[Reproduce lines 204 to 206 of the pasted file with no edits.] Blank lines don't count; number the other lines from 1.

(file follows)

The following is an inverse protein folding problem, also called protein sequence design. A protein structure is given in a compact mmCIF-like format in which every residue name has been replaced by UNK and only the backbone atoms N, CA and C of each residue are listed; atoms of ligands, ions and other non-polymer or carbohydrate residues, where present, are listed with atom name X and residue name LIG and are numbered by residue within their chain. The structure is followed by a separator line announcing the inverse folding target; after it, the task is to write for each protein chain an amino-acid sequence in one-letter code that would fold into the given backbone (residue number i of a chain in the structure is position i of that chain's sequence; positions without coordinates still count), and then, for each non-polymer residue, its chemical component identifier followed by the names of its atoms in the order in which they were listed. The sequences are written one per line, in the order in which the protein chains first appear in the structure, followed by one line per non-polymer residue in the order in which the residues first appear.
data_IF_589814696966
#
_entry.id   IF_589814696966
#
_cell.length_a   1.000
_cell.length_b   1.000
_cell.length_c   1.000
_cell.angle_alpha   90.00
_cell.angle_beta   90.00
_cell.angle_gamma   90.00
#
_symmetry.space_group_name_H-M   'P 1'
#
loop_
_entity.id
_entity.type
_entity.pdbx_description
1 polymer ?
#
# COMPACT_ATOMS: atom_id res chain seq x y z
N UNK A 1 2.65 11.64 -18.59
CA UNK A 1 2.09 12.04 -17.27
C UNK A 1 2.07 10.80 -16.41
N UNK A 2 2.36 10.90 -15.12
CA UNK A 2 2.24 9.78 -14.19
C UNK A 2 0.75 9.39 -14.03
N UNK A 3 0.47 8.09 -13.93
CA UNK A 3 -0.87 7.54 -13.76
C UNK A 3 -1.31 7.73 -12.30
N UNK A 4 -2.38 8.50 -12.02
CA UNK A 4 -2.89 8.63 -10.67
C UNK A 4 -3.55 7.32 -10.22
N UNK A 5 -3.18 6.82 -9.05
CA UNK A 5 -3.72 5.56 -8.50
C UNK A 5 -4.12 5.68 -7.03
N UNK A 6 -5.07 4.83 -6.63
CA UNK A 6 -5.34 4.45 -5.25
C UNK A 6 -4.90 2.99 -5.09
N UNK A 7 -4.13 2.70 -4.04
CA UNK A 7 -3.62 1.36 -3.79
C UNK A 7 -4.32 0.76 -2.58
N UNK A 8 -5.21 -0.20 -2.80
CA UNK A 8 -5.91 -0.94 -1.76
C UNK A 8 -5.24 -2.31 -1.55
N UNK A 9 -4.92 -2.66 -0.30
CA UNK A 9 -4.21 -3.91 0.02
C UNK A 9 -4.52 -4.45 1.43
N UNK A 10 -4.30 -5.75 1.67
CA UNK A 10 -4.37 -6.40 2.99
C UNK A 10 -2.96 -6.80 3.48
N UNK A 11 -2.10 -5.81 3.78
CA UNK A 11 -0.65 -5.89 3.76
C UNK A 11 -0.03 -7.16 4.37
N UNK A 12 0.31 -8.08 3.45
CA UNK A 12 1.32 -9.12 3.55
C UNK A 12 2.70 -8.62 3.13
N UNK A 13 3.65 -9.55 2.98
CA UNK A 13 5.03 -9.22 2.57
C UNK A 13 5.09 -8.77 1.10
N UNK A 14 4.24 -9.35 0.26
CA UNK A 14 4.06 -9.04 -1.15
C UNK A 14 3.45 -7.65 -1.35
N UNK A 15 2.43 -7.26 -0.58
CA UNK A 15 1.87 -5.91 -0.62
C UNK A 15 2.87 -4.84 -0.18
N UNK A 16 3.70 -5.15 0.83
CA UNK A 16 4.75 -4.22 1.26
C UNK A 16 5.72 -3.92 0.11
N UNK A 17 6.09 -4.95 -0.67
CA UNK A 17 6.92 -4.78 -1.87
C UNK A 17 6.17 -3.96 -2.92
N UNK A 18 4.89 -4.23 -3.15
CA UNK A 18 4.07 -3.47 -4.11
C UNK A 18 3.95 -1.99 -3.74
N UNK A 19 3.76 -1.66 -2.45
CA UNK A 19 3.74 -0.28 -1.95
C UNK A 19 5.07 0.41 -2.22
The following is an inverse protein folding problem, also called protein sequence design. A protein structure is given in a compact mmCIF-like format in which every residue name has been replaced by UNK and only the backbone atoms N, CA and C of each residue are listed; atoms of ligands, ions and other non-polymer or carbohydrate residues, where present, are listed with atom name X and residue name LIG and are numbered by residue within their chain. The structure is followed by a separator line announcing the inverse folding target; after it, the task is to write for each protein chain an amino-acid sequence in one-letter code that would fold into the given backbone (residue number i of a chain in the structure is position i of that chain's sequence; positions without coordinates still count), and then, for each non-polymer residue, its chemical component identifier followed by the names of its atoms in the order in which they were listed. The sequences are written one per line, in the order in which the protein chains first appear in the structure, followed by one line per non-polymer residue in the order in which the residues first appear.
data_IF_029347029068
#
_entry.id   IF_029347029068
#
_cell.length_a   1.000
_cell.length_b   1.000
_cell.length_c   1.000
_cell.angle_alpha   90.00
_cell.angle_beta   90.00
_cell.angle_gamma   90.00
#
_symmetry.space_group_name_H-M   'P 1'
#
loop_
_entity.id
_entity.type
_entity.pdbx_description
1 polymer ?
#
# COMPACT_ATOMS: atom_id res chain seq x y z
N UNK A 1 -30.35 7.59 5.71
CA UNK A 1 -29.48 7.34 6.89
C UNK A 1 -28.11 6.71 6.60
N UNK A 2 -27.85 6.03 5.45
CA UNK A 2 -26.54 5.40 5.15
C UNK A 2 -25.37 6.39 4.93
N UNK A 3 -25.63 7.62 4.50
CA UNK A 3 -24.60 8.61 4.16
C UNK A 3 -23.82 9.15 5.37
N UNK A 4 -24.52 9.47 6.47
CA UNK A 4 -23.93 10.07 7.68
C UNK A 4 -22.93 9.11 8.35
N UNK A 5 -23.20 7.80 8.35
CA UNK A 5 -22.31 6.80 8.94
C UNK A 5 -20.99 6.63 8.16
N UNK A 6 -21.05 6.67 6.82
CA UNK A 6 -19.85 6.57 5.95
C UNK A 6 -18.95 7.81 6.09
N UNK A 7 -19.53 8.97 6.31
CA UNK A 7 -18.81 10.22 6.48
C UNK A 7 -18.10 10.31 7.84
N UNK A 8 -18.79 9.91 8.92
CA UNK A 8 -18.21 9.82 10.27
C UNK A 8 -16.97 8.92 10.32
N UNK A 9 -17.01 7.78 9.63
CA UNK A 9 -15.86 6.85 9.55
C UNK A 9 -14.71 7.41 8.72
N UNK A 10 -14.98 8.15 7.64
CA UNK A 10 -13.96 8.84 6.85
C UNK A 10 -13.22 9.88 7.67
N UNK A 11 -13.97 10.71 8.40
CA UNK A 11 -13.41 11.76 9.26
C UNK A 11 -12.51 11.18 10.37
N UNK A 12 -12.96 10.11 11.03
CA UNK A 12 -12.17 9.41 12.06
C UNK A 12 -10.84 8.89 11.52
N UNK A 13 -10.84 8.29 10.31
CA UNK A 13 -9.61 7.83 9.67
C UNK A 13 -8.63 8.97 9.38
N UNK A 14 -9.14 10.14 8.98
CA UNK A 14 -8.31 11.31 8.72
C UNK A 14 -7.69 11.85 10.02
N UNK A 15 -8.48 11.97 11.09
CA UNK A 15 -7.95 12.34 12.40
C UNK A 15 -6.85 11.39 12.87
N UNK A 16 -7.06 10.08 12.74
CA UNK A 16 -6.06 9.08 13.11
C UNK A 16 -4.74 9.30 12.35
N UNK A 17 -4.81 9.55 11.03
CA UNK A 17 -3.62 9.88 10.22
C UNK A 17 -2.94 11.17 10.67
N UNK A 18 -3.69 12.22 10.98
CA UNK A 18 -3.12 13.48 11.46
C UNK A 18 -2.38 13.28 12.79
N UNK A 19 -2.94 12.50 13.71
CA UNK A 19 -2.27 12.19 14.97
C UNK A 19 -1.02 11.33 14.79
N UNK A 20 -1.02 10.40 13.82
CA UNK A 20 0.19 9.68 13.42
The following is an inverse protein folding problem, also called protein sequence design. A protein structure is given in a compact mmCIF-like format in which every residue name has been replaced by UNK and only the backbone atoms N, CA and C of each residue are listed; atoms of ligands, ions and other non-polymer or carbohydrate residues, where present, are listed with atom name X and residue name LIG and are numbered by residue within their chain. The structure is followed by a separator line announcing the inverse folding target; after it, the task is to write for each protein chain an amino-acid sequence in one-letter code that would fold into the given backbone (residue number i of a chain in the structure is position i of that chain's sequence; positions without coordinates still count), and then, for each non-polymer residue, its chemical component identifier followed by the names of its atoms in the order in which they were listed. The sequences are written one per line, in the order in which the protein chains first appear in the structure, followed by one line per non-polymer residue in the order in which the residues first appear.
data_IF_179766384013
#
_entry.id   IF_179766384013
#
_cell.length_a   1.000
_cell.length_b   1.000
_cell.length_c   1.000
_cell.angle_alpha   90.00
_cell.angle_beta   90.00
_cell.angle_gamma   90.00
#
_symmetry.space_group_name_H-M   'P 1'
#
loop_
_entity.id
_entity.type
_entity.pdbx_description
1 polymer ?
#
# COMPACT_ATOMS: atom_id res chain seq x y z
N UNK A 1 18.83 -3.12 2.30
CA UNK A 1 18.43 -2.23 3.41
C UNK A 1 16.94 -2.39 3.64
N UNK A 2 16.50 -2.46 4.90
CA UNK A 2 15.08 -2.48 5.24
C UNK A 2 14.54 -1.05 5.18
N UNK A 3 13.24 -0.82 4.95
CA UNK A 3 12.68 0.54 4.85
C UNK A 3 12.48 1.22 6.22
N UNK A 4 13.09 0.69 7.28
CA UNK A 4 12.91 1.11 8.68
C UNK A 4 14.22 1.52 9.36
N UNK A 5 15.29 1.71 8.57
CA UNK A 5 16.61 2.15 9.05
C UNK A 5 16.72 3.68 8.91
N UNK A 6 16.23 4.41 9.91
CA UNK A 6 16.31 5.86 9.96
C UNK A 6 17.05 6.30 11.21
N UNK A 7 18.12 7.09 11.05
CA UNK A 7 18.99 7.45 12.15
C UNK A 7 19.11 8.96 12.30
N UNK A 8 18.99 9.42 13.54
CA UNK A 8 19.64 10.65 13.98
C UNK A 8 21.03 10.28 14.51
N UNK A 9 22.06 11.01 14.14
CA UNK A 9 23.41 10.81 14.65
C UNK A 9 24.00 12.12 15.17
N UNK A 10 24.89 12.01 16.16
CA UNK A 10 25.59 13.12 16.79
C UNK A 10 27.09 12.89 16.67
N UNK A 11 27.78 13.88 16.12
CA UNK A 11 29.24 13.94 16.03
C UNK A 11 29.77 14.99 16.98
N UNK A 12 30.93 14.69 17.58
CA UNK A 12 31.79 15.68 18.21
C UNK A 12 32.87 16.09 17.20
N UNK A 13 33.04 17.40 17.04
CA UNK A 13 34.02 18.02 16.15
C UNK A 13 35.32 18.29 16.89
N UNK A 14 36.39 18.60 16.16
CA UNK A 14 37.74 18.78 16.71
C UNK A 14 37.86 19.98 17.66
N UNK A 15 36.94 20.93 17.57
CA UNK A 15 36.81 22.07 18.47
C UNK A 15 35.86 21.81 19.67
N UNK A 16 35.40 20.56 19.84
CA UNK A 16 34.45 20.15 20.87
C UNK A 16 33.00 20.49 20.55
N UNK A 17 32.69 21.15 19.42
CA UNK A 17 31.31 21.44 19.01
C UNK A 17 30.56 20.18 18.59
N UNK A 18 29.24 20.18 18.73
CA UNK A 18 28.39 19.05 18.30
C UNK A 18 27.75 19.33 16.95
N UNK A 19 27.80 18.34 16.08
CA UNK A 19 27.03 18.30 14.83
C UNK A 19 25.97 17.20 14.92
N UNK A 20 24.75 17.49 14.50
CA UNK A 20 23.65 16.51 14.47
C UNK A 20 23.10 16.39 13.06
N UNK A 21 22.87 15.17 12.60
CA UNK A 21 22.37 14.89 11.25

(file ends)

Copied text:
N UNK A 9 22.06 11.01 14.14
CA UNK A 9 23.41 10.81 14.65
C UNK A 9 24.00 12.12 15.17